The new offering -- a module that plugs into Interactive Intelligence's CIC platform -- facilitates what is being called “communications-based process automation” (CBPA). Basically it enables companies to use the multimedia routing and presence capabilities of the CIC platform as a framework for carrying out routine, daily business processes. The new offering will include support for documents in a wide range of formats -- in addition to the multimedia contacts (phone, email, IM, conferencing, etc.) the platform supports currently.
Much the same way a contact center agent can route a call or other contact to any designated end-point throughout an organization, based on pre-defined rules, any worker (or automated system) in any department can use IPA to automatically route documents to any other end point on the network. What’s more, the same automated re-routing and failover mechanisms found in the contact center platform still apply: For example, if a worker is unavailable to handle a task, at any given time (as indicated through their presence), the system will automatically re-route that task onto the next available employee who is qualified to handle it.
Another way to think of it is “piggy-backing” business processes onto an IP communications platform.
Company officials claim this new offering is ideally suited to automating routine business processes – such as processing insurance claims, loan applications, student registrations, requests for government services, order discount approvals – just about any routine process you can think of that involves paperwork and people can be automated using IPA.
One of the main advantages of IPA, Interactive claims, is that it enables companies to unify their business processes with their communications processes – up until now these have traditionally been “siloed” systems. By having both on a single platform, companies will be able to make a direct correlation between all the events occurring inside the business, as they occur. For example, the phone call placed and recorded as a part of the processing of an insurance claim can be combined with other customer data, such as the online forms which the customer has already filled out (and which have perhaps not yet been processed) into a single, common process. Furthermore, just like how customer information can be passed along from agent to agent in the call center each time a call is transferred (thanks to the power of IP), all data is automatically passed on, point-to-point, to each employee responsible for carrying out a specific task in the process chain.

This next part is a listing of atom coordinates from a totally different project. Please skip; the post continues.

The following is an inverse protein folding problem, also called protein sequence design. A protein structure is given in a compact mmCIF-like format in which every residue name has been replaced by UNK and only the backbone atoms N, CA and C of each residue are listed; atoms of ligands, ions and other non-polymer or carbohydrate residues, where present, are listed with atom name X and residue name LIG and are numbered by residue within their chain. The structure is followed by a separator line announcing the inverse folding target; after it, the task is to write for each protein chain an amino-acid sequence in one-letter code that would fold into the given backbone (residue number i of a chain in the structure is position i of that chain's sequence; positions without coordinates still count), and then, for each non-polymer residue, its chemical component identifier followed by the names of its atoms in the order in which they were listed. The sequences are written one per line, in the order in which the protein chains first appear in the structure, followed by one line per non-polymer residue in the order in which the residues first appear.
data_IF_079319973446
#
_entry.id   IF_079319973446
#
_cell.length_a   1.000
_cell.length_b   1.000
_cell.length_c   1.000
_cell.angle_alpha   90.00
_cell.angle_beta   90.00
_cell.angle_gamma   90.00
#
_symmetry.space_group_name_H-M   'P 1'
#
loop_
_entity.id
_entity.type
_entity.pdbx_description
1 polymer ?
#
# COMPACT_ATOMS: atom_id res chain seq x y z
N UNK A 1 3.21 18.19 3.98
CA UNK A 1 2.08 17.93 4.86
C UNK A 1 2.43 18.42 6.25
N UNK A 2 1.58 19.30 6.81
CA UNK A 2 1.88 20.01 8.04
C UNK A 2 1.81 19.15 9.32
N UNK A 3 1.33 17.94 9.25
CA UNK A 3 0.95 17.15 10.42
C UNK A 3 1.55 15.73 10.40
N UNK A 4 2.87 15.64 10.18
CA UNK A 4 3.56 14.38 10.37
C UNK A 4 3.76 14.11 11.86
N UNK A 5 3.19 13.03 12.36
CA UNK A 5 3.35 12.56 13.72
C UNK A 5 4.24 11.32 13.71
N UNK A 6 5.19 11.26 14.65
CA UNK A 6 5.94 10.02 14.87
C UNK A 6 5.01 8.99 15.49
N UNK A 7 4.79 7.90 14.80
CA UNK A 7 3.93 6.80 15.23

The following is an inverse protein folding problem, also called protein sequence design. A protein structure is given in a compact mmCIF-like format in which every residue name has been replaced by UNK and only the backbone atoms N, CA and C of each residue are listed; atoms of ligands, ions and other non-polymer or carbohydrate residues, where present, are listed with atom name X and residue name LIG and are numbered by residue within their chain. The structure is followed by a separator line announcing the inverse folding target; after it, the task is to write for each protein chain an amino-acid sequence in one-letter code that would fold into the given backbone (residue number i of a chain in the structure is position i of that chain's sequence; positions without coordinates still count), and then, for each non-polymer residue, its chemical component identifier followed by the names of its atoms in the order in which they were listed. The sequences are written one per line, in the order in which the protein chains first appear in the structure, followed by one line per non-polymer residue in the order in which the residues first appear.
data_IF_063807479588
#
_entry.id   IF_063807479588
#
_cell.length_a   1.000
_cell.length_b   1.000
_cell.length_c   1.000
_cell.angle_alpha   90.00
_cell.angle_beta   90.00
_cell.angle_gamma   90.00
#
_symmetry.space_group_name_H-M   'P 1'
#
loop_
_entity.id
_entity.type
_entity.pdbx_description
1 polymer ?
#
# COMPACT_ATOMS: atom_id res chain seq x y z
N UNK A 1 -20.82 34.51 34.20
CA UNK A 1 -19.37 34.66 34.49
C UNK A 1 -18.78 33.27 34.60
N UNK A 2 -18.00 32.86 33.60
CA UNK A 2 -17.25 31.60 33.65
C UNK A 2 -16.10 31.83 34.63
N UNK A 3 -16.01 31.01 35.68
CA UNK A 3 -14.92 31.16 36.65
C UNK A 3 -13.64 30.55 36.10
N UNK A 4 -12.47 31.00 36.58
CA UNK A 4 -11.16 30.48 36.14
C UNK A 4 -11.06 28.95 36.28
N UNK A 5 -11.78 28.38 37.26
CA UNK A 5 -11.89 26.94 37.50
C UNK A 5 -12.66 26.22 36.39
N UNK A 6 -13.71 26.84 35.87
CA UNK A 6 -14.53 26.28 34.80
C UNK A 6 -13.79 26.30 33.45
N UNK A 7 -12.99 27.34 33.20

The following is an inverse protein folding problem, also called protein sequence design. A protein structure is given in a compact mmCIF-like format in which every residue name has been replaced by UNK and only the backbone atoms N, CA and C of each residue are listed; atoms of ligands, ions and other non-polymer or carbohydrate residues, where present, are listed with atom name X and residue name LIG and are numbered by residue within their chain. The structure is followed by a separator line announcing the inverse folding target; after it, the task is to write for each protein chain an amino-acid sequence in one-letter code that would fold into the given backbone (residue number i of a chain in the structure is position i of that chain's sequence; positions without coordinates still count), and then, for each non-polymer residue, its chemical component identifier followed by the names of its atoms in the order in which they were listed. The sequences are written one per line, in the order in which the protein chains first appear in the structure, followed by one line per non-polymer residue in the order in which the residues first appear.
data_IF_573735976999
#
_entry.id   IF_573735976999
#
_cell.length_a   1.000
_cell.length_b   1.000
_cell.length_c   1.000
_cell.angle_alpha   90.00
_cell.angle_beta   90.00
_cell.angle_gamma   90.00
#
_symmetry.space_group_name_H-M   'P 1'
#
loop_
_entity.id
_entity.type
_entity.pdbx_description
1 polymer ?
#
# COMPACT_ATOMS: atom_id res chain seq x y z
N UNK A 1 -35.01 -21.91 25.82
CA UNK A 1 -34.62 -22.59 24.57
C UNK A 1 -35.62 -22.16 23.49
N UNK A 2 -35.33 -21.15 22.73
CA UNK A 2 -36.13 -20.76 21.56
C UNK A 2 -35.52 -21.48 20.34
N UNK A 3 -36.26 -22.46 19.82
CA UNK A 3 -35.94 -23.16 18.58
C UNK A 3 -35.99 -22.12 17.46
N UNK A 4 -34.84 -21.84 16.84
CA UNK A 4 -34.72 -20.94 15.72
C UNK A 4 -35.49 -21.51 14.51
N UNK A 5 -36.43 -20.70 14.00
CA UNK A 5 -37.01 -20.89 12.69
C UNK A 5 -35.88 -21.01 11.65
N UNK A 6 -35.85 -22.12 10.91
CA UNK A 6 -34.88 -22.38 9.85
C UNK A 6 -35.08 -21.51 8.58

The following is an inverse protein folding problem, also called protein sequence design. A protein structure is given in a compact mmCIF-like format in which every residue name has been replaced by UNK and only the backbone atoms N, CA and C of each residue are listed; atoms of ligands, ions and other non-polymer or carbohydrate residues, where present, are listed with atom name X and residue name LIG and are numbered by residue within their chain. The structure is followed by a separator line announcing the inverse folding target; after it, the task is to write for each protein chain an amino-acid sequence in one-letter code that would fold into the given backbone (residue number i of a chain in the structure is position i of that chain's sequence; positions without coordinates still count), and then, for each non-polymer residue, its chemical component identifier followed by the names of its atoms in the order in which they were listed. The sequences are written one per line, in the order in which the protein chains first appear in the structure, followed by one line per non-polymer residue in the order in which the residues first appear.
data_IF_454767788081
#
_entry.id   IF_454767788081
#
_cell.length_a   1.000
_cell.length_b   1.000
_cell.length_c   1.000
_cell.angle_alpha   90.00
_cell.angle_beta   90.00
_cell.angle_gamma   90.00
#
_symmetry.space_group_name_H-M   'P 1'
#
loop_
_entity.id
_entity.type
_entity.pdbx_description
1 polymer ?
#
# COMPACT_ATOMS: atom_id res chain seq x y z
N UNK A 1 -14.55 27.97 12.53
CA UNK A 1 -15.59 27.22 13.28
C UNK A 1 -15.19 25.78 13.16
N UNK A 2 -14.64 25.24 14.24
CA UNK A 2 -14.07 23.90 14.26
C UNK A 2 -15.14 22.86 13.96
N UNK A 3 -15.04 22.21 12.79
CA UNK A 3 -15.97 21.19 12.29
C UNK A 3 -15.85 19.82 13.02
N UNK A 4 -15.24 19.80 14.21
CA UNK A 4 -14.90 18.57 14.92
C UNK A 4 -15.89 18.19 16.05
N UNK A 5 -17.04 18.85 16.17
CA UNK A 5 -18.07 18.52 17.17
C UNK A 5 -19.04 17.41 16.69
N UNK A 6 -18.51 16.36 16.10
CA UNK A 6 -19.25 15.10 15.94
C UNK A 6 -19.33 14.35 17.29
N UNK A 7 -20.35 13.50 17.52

As such, the software gives managers the ability to create and implement customized, "communications-based" workflows based on specific business rules, as well as employee skill sets. Perhaps most importantly, the solution helps drive increased productivity, as workflows become more efficient and streamlined. Interactive Intelligence claims that with this new offering, organizations will be able to harness additional power out of their UC systems to drive new levels of efficiency and productivity.
In addition, managers and employees gain better visibility into business processes, with the ability to get detailed status on any project, in real-time, as well as detailed reports that will enable managers to track the productivity of all employees (not too unlike how a call center manager tracks the productivity of agents). As such, the system will enable managers to perform proactive monitoring and quality management of business processes.
Facilitating the document management piece is the software Interactive Intelligence acquired when it bought Columbia, SC-based software company AcroSoft
in May. According to company officials, AcroSoft's document management software
, which was created for the insurance industry, will be integrated into the IPA product, and this is what will enable document sharing.
This marks a fairly major change in direction for Interactive -- not only in terms of the software it offers, but in terms of the customer base it serves. With this new offering, Interactive could end up serving a much broader customer base -- and, providing IPA is successful, the company could become known for more than just contact center and enterprise phone systems it currently sells. What's more this means Interactive could find itself going up against the likes of Oracle (News
), SAP, Savvion the other major business software vendors -- something which the company certainly can
do, since it has already been selling contact center and telephony systems into the enterprise space for more than a decade now, and has a very established and loyal customer base.
Interactive claims IPA will give its customers “everything they need to capture, prioritize, route, escalate and track each step of a business process,” only for a lot less, compared to stand-alone or "best-of-breed" solutions, since the underlying architecture has (presumably) already been deployed. As such, IPA was developed as an affordable alternative to the more complex, and more expensive, stand-alone solutions that are already on the market. Most of these solutions require extensive up front investment, including considerable integration work, as well as the high cost of ongoing maintenance.
Interactive estimates that IPA will cost $400 to $500 per user, on average.